WASHINGTON — U.S. Sens. Patty Murray and Maria Cantwell and 17 other Senate Democrats on Tuesday weighed in on a Supreme Court case that pits a new federal insurance mandate for contraceptive coverage against a private corporation’s refusal on grounds it violates the owners’ religious beliefs.
The lawmakers filed an amicus brief in Sebelius v. Hobby Lobby Stores, Inc. The case is one of two the high court will hear on March 25 that challenge the requirement under the Affordable Care Act that employers include birth-control coverage among a list of mandatory preventive services.
The crux of legal question in both cases is whether private businesses, not just individuals, have protected religious rights.
Hobby Lobby, a national chain of crafts stores based in Oklahoma City, argued providing free birth-control coverage violated the beliefs of the privately held company’s Christian owners. Specifically, they contend the health law’s mandate conflicts with the 1993 Religious Freedom Restoration Act of 1993. prohibiting the government from “substantially burden(ing) a person’s exercise of religion.”
Murray and the Democrats say the 1993 law plainly did not apply to secular, for-profit corporations. Murray planned to speak on the Senate floor Tuesday to denounce CEOs who she said use their personal beliefs to dictate women’s health care.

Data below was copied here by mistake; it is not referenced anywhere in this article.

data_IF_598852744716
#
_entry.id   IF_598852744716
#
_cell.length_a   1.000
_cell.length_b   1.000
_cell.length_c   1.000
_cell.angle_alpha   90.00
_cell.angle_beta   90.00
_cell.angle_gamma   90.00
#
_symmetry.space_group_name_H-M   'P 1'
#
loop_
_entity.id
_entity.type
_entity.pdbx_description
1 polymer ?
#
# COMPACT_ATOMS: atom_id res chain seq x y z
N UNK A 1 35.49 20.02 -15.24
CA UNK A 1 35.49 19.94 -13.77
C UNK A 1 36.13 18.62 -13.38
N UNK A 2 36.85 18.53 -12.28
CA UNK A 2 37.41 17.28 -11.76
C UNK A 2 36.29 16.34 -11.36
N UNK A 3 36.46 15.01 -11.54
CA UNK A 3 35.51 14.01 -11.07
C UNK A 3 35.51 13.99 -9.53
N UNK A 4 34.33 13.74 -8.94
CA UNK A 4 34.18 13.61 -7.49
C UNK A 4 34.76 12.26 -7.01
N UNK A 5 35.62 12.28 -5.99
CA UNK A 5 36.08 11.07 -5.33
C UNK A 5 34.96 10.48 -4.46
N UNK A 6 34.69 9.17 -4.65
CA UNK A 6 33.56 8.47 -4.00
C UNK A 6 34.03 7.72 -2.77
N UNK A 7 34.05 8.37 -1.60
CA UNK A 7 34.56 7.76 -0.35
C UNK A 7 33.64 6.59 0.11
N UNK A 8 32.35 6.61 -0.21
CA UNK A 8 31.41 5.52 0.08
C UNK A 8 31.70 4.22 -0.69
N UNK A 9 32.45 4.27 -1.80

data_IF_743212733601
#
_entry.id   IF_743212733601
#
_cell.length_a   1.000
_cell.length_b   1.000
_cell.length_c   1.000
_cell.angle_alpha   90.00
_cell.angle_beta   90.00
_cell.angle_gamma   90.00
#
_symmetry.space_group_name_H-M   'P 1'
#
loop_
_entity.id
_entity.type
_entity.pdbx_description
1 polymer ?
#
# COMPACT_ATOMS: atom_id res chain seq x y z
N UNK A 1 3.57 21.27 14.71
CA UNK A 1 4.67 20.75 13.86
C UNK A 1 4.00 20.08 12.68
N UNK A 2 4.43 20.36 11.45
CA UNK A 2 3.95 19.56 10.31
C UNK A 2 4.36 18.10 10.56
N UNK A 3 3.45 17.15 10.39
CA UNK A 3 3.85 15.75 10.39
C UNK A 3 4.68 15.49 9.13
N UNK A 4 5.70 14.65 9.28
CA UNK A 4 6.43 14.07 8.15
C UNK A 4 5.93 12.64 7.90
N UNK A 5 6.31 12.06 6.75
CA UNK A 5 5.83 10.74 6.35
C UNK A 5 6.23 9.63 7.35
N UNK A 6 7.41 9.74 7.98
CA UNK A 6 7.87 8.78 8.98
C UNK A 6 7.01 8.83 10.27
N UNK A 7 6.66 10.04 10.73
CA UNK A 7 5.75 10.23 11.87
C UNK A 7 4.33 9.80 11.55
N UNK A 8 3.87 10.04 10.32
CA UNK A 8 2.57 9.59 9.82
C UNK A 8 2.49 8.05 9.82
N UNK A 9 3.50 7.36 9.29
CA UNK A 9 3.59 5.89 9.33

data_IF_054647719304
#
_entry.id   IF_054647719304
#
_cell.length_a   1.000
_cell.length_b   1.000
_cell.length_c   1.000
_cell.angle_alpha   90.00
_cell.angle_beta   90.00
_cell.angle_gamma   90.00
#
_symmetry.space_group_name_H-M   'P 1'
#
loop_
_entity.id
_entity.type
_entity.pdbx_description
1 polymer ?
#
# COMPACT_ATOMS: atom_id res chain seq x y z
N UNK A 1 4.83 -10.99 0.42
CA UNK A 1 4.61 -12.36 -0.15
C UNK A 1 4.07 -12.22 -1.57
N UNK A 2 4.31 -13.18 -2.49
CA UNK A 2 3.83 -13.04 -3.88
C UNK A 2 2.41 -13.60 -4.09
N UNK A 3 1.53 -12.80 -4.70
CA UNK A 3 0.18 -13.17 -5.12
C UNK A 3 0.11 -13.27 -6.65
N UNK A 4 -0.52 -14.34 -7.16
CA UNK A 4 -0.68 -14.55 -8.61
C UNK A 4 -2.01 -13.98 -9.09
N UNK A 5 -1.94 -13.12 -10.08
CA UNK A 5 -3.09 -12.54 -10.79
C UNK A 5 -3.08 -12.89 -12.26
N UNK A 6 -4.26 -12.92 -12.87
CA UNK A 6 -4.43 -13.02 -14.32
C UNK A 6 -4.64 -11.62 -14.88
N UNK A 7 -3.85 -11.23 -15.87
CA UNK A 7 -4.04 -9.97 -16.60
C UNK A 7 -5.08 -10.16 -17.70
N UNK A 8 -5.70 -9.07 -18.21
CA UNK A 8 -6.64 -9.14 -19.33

“Allowing a woman’s boss to call the shots about her access to birth control should be inconceivable to all Americans in this day and age, and takes us back to a place in history when women had no voice or choice,” according to Murray’s prepared remarks.
Among those joining Murray in signing the amicus brief are all three of her fellow Senate Democratic leaders — Harry Reid, Dick Durbin and Chuch Schumer — as well as Ron Wyden of Oregon and Bernie Sanders, a Vermont independent who caucuses with Democrats.
The other Supreme Court case, Conestoga Wood Specialties Corp. v. Sebelius, concerns a broader question of whether the contraceptive mandate violates First Amendment rights of family-owned businesses, as opposed to that of the owners.